0 swap r> swap qline ( WH 0 x 0 y n )

Using the standard Bresenham line-drawing algorithm would be slower on FIGnition so instead line gradients are represented as 16:16 bit fixed point values which are added to coordinates also represented as 16:16 fixed-point values. This replaces the earlier algorithm which used 8:8 bit fixed point values and now requires Firmware 1.0.0 or later to run. This line drawing algorithm plots lines at up to 8000 pixels per second, faster than most 80s 8-bit computers!

Life

I wrote a version of Life for the Jupiter-Ace in 2006. I wanted to see how easy it was to convert to FIGnition. It's not so hard and the result is listed here



The FIGnition version is only 1497b of compiled code (+4600b of data); is about 10x faster than the Ace version and generates a new generation every 2.95s. But the motivation wasn't just to prove FIGnition would be faster, but to encourage is other conversions of Jupiter-Ace programs by doing one myself.

Simple Character Graphics Engine

FIGnition is fast enough to support simple tiled graphics directly in Forth. Here's an easy double-buffered tiled graphics engine to make simple games easier to write.

 ( overhead: 1200b data)
25 const scr.w
24 const scr.h

0 var scr.x
0 var scr.pos
0 var scr.upPos
: cdata <builds does> ;
0 var backTiles scr.w
  scr.h * allot
0 var foreTiles scr.w
  scr.h * allot

: onscr ( -- f )
  >r dup 0< over
  [ scr.w 1- ] literal
  > or r> dup 0< over
  [ scr.w scr.h * 1- ]
  literal > or rot or ;

: tile ( t -- )
  scr.x @ scr.pos @ 2dup
  onscr if
    + backTiles  + c!
    1 scr.x +! ;s
  then
  drop drop drop ;

: >xy ( x y -- )
  scr.w * scr.pos !
  scr.x ! ;

 : xy@
  scr.x @ scr.pos @ 2dup
  onscr if
    + vram + ic@ ;s
  then
  drop drop ;


: fTile ( t -- )
  scr.x @ scr.pos @ 2dup
  onscr if
    + foreTiles + c!
    1 scr.x +! ;s
  then
  drop drop drop ;

: fore ( s^ dx dy -- )
  >r swap r>
  0 do
    scr.x @ >r ( save x)
    dup 0 do
      dup i + c@ fTile
    loop
    >r scr.x ! ( restore)
    scr.w scr.pos +!
    over +
  loop ;


 : clg
  backTiles
  [ scr.w scr.h * ]
  literal 32 fill ;

: backTiles>
  backTiles foreTiles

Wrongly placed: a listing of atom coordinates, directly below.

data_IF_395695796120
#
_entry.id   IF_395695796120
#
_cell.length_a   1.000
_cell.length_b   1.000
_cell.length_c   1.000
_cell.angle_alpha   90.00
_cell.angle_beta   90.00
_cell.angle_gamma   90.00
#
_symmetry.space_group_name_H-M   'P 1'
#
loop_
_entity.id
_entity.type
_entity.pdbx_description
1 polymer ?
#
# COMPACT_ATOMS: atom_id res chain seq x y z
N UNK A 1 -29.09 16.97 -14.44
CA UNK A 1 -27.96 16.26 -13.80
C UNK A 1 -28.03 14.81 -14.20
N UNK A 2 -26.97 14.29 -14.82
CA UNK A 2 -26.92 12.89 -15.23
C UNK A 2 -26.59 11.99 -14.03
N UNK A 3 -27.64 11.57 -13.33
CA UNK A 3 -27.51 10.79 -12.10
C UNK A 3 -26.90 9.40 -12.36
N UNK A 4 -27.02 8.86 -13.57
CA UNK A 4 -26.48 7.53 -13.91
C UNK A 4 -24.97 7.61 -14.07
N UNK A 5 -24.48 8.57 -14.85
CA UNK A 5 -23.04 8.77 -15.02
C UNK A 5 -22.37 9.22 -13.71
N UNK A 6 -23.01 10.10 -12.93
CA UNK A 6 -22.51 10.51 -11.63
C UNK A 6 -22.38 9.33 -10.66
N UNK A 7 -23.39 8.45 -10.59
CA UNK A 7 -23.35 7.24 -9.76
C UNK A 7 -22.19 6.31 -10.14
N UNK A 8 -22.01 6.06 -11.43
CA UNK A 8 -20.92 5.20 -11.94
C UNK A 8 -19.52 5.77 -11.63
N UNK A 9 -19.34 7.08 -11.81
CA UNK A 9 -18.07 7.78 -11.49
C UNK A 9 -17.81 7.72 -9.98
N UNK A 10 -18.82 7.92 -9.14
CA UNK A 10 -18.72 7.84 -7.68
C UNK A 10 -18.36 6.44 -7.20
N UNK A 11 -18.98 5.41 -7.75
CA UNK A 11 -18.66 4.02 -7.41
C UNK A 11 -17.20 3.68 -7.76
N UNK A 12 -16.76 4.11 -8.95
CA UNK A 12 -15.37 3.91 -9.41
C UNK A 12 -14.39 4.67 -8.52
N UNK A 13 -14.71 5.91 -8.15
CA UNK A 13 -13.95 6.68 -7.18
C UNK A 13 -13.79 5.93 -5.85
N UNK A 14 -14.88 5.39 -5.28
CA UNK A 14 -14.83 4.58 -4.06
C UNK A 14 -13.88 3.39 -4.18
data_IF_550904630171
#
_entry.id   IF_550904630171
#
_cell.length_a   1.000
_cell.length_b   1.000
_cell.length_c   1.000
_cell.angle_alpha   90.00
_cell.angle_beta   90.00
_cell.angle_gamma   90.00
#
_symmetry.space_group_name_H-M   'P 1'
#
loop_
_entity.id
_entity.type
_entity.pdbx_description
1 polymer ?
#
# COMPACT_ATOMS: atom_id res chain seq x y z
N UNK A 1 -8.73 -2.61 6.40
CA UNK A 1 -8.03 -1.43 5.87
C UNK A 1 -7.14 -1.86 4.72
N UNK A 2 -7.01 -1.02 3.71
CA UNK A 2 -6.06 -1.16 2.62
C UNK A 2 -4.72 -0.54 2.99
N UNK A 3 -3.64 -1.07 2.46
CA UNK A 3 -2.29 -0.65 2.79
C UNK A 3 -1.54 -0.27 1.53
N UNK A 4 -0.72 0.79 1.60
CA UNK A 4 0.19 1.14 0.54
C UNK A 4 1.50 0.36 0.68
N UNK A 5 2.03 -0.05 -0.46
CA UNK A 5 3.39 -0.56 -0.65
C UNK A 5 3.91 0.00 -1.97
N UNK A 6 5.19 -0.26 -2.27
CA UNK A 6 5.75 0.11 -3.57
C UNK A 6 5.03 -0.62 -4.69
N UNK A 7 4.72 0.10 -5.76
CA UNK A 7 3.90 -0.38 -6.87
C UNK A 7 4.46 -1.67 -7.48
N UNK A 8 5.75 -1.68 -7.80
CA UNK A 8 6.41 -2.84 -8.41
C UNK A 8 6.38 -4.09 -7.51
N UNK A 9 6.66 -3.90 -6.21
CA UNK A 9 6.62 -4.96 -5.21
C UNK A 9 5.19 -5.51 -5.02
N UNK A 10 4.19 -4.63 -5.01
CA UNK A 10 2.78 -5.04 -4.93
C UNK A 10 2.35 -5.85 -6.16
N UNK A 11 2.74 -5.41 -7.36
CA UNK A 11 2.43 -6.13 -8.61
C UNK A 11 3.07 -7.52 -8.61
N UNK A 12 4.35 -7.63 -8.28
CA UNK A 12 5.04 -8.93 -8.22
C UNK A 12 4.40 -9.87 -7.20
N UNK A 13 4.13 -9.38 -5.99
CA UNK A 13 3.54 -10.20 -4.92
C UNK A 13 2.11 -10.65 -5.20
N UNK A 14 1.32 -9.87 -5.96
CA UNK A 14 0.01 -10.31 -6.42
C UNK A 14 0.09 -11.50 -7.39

[ scr.w scr.h * ]
  literal cmove ;

: foreTiles>
  foreTiles vram
  [ scr.w scr.h * ]
  literal cmove ;

: tilesUp ( tileMap )
  dup dup scr.w + swap
  [ scr.w scr.h 1- * ]
  literal dup >r cmove
  r> + scr.w 32 fill ;

: tilesDown
  backTiles>
  foreTiles dup >r
  scr.w + backTiles
  [ scr.w scr.h * 1- ]
  literal cmove
  r> scr.w 32 fill ;

 : vfill ( dst -- )
  scr.w swap
  scr.h 0 do
    32 over c!
    over +
  loop drop ;

: tilesLeft ( tileMap )
  dup dup 1+
  [ scr.w scr.h * 1- ]
  literal cmove
  [ scr.w 1- ] literal +
  vfill ;

: tilesRight ( tileMap )
  dup dup 1+ swap
  [ scr.w scr.h * 1- ]
  literal cmove
  vfill ;


The code is currently untested, so you should expect to see changes before anything is written using it, so for the moment this is a description of how it works. The display engine consists of a background image and a foreground image. The basic technique is to first draw the background contents using tile then use backTiles> to copy it to the foreground image. You then start drawing the foreground graphics using fore. When you've finished you'd use foreTiles> to copy the entire screen to video and then call backTiles> to restore the background image before drawing your new foreground graphics Foreground graphics are simple cdata tile maps, so if you have, say a 2x2 graphic image to be displayed at 10, 12 you'd define it with:

cdata myBlob 2 c, 3 c, 4 c, 5 c,

Then you can copy it using 10 12 >xy myBlob 2 2 fore .

The basic game is loop is thus:

clg ( clears the background)
generate-background-using-tile
backTiles>
begin
  generate-foreground-using-fore
  foreTiles>
  update-background-if-needed
  backTiles>
  inkey handle-keypresses
gameOver @ until

Because the background is restored on every loop the engine automatically provides flicker-free updates for your moving foreground images without you having to keep track of where the graphics had been and this works even if your foreground objects overlap. The definition xy@ provides some basic support for object detection.